Looking at the surface or the structure of a building doesn’t interest me as much as what goes on inside it. One Wilshire is an interesting example. It’s a classic modernist Skidmore, Owings & Merrill building, at the crossroads of Grand and Wilshire—–but it’s called the most connected building on the West Coast in terms of internet bandwidth. It’s certainly one of the most connected buildings in the United States. It’s a telco hotel and has connections directly to Pacific submarine cables. In other words, it’s infrastructure, but it’s also architecture. It’s got floors and floors of computers—–and then, occasionally, some lawyer’s office. You see these fiber optic cables billowing into the building like spaghetti, through the parking garage, and then it all takes a right-angle turn up through the service core to enter the different floors and the former office space that’s been turned into switching centers and server farms. Another interesting building is the Westin Bonaventure Hotel, with its rotating restaurant and lounge on top. Sometimes I take people up there to get a nice panoramic sweep of the city. It’s also a bit of a movie landmark, and it appears in a lot of car-chase scenes—–I think Clint Eastwood even threw somebody off the roof once. In a movie.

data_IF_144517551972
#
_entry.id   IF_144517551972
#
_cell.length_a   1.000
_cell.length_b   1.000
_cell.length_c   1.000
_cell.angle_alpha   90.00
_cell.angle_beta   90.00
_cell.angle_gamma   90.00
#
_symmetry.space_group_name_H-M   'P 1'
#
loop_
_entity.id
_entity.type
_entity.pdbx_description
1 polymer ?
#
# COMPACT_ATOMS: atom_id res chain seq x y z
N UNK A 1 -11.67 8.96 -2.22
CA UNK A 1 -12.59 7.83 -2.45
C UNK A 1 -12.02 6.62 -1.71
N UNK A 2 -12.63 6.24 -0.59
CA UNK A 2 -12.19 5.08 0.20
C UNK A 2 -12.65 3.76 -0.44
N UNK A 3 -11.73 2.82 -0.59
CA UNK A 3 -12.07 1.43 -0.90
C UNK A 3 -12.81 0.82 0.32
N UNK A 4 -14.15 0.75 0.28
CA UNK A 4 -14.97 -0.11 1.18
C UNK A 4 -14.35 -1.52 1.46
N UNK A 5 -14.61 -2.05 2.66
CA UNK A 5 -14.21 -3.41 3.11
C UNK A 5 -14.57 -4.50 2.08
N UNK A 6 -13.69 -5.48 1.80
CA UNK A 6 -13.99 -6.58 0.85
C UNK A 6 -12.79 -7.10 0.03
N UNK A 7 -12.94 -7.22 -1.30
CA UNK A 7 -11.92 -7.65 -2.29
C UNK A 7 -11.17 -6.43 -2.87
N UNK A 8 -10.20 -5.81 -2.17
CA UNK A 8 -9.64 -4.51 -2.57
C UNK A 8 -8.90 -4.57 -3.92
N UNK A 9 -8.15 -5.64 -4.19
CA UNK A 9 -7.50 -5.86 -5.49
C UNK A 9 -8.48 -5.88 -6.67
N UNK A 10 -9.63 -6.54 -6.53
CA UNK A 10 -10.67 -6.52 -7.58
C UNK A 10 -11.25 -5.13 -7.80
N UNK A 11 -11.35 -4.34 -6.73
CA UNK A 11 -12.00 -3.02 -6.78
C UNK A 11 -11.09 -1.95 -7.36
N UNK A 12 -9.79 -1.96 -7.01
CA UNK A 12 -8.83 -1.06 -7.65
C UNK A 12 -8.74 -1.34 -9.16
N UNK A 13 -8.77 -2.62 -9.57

You’ve said that the city "flows in and out of its landscape." Where can this be seen most clearly?
One of my favorite places is the gravel pits in Irwindale—–the Durbin pit and the Vulcan pit spring to mind. Those are two adjacent gravel pits in this huge complex of pits, where they mine much of the gravel out of which the buildings and the freeways in Los Angeles get made. A high percentage of the construction material in the city literally comes out of the ground in Irwindale—–and a lot of those pits started when the city began building the freeways.
Why are the pits located here?